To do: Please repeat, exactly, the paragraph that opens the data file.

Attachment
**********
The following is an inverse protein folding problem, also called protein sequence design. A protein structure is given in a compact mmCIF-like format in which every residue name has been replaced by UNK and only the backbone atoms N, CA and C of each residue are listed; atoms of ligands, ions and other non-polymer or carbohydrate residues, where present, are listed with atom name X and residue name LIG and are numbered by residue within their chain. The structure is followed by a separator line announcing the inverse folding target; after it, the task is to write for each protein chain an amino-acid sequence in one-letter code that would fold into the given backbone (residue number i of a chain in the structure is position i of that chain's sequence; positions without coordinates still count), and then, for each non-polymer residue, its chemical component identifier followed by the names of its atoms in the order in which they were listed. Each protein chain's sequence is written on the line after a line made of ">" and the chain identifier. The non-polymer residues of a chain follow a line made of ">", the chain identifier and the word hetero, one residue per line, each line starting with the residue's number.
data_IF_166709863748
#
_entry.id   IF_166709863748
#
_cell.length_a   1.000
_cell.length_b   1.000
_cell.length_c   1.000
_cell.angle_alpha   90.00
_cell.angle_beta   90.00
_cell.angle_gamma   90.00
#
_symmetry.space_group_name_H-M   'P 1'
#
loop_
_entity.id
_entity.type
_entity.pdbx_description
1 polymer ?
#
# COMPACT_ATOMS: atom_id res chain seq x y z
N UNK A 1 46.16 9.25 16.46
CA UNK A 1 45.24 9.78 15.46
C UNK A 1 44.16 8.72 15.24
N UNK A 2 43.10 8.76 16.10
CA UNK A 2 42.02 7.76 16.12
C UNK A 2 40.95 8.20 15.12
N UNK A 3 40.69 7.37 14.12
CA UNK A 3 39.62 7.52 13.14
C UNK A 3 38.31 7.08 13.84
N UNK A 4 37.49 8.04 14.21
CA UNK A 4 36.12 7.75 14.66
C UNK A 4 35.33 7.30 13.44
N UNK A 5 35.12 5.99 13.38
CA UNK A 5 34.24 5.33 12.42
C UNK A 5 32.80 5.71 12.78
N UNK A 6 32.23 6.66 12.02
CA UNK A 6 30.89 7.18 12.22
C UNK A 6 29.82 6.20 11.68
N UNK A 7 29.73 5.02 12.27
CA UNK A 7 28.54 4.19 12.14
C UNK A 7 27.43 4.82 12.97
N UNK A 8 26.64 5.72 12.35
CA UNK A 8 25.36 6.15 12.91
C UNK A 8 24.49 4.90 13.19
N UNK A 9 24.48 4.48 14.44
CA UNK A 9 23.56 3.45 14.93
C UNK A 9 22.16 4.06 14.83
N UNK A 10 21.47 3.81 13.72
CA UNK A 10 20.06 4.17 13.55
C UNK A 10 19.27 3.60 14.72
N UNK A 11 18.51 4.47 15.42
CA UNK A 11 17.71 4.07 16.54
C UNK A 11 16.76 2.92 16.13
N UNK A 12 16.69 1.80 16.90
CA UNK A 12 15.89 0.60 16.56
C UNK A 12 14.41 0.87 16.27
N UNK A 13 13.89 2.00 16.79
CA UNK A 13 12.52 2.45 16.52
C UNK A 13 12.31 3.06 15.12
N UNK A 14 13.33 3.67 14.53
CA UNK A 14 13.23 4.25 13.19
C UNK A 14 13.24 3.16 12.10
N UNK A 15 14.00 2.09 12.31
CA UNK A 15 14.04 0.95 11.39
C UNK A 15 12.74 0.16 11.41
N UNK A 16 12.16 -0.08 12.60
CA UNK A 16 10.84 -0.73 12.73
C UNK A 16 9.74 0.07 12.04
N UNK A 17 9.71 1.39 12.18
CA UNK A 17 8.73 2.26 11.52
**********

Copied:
The following is an inverse protein folding problem, also called protein sequence design. A protein structure is given in a compact mmCIF-like format in which every residue name has been replaced by UNK and only the backbone atoms N, CA and C of each residue are listed; atoms of ligands, ions and other non-polymer or carbohydrate residues, where present, are listed with atom name X and residue name LIG and are numbered by residue within their chain. The structure is followed by a separator line announcing the inverse folding target; after it, the task is to write for each protein chain an amino-acid sequence in one-letter code that would fold into the given backbone (residue number i of a chain in the structure is position i of that chain's sequence; positions without coordinates still count), and then, for each non-polymer residue, its chemical component identifier followed by the names of its atoms in the order in which they were listed. Each protein chain's sequence is written on the line after a line made of ">" and the chain identifier. The non-polymer residues of a chain follow a line made of ">", the chain identifier and the word hetero, one residue per line, each line starting with the residue's number.